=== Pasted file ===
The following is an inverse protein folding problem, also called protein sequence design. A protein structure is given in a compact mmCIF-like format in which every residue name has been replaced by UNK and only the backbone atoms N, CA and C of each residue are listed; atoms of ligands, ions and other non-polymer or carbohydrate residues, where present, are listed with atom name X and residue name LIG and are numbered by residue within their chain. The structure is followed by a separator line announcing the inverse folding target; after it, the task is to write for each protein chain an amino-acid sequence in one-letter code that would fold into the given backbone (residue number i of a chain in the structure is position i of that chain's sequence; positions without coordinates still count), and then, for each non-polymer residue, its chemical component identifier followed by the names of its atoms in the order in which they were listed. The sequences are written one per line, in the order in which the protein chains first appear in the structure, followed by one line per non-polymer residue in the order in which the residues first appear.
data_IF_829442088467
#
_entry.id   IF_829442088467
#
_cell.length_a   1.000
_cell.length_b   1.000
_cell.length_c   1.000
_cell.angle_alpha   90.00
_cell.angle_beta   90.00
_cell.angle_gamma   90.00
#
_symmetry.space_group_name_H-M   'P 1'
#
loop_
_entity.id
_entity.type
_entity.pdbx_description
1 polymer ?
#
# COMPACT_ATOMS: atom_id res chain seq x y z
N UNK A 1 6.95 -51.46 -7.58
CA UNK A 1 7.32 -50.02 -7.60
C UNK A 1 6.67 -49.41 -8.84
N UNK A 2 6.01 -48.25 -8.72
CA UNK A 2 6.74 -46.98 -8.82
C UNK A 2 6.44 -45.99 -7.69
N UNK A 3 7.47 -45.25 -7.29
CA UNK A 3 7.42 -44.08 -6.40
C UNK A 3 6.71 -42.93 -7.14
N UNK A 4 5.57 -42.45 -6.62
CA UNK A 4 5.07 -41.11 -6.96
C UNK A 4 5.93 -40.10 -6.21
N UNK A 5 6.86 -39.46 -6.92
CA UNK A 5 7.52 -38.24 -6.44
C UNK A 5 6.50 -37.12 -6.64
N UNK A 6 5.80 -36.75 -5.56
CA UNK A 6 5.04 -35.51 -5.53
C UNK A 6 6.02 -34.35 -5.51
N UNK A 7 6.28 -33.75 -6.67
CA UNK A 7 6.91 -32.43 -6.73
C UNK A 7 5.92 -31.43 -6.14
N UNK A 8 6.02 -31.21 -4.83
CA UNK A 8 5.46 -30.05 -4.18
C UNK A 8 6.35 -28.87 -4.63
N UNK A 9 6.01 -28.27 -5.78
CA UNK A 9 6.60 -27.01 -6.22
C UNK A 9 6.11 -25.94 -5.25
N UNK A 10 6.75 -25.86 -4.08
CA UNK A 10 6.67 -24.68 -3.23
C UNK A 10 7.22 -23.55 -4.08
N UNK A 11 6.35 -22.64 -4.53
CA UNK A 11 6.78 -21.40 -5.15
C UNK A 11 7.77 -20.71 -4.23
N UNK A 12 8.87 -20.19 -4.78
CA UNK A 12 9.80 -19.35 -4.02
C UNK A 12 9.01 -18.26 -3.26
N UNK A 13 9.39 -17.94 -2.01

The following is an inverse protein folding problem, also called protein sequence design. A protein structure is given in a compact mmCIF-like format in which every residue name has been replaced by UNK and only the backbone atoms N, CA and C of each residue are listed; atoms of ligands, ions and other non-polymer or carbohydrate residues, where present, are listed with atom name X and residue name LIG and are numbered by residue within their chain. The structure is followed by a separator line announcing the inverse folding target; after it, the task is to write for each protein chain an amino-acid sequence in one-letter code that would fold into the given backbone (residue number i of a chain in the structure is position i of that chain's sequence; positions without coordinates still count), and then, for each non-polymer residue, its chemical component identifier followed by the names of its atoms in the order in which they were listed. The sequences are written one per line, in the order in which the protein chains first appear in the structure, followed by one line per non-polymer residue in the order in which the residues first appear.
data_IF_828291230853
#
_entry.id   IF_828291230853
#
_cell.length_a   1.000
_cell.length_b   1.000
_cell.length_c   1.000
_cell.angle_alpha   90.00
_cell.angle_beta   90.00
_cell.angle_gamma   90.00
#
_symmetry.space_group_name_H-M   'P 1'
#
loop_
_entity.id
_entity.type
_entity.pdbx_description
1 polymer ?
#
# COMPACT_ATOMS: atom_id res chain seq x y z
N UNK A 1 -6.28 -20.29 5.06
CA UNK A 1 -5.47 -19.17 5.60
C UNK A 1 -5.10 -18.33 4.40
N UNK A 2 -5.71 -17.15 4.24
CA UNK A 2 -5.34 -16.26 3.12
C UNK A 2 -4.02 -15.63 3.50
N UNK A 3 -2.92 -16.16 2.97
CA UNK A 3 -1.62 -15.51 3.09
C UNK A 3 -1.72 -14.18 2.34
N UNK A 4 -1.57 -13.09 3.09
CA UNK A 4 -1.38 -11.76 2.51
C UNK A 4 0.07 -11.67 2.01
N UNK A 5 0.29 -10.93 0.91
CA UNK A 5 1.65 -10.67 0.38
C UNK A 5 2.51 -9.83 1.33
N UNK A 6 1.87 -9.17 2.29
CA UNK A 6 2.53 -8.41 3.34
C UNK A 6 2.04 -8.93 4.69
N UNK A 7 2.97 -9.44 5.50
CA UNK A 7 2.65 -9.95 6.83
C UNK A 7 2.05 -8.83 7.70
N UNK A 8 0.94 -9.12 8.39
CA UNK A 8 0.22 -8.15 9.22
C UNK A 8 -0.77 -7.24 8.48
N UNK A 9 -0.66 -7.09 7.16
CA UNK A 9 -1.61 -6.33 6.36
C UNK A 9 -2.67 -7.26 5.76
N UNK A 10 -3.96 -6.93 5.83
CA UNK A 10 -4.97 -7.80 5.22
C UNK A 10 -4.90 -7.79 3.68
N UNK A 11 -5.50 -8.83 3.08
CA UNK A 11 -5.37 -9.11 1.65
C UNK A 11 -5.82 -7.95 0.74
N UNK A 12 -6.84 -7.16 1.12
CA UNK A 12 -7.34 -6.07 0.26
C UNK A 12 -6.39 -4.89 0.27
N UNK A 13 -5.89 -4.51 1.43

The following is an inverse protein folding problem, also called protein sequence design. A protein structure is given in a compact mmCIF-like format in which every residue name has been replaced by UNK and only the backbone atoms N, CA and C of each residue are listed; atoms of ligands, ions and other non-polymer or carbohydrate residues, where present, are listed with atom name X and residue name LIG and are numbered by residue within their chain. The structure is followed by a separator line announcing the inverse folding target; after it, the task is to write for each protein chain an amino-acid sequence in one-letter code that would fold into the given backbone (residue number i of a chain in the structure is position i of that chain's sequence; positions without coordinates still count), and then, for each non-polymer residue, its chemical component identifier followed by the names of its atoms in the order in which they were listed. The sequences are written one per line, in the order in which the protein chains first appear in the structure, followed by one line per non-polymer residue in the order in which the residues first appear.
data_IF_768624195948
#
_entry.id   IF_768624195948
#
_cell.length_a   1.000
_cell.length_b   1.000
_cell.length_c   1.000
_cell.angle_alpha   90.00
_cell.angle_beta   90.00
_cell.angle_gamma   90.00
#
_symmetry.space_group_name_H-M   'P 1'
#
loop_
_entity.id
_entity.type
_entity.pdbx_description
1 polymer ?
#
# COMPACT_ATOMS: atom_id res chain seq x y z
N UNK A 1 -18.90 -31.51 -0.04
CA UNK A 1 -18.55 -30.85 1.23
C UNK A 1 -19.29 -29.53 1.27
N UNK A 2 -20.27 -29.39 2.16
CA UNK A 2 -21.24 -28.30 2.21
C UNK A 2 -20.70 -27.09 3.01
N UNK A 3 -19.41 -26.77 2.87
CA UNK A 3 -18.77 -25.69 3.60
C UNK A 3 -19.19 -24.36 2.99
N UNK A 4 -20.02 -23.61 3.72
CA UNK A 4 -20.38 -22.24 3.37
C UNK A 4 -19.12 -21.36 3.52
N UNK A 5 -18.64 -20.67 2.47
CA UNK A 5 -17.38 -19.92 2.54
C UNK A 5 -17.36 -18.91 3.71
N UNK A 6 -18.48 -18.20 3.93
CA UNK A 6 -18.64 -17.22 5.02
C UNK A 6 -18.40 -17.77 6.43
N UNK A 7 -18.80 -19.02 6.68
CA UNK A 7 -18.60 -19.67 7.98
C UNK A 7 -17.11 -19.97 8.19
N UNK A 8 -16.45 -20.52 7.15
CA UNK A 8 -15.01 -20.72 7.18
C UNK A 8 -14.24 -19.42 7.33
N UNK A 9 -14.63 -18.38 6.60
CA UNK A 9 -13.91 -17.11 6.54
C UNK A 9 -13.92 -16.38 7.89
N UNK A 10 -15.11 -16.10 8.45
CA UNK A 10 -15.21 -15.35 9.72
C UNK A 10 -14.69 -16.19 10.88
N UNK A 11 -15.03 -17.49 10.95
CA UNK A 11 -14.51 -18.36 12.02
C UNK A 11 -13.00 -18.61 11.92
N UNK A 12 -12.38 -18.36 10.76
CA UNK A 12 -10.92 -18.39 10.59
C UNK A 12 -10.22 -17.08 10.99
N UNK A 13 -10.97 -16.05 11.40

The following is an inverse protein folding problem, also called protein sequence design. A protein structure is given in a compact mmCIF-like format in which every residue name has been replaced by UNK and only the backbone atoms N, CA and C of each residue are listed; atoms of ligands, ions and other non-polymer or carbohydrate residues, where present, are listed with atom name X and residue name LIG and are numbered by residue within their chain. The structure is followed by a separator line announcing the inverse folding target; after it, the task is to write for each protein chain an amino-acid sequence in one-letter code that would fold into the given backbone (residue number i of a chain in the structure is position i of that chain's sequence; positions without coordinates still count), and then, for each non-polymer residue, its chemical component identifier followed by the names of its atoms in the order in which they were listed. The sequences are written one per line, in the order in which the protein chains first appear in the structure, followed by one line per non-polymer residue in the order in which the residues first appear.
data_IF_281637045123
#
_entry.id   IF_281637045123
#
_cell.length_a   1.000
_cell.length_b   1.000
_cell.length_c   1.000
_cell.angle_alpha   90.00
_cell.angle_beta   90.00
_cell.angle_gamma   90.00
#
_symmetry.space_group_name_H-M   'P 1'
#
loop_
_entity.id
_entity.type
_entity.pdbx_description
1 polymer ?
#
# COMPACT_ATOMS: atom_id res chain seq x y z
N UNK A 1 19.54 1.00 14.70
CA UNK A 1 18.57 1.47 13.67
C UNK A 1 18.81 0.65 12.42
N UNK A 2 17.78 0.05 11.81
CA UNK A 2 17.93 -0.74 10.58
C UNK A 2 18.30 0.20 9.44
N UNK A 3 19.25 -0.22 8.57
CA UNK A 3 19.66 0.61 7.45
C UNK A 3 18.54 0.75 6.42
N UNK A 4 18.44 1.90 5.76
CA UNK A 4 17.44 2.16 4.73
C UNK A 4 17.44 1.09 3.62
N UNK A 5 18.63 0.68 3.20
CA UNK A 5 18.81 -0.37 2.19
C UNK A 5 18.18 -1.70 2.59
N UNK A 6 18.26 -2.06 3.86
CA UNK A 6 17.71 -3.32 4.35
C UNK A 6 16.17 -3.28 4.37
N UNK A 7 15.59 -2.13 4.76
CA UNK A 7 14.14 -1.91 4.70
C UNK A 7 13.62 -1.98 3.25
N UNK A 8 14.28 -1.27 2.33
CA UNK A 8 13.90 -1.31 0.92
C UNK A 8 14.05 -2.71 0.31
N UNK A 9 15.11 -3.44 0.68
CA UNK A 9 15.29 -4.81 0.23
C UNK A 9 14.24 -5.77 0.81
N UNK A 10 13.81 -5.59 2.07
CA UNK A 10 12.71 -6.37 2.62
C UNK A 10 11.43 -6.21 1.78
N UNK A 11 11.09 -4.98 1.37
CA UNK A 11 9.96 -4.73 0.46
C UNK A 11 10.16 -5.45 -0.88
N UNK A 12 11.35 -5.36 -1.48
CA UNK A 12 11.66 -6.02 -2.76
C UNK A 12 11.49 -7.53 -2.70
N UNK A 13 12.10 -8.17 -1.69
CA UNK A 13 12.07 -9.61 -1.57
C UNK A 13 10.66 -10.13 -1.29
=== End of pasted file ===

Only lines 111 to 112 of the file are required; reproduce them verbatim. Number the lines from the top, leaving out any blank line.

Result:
CA UNK A 11 -5.37 -9.11 1.65
C UNK A 11 -5.82 -7.95 0.74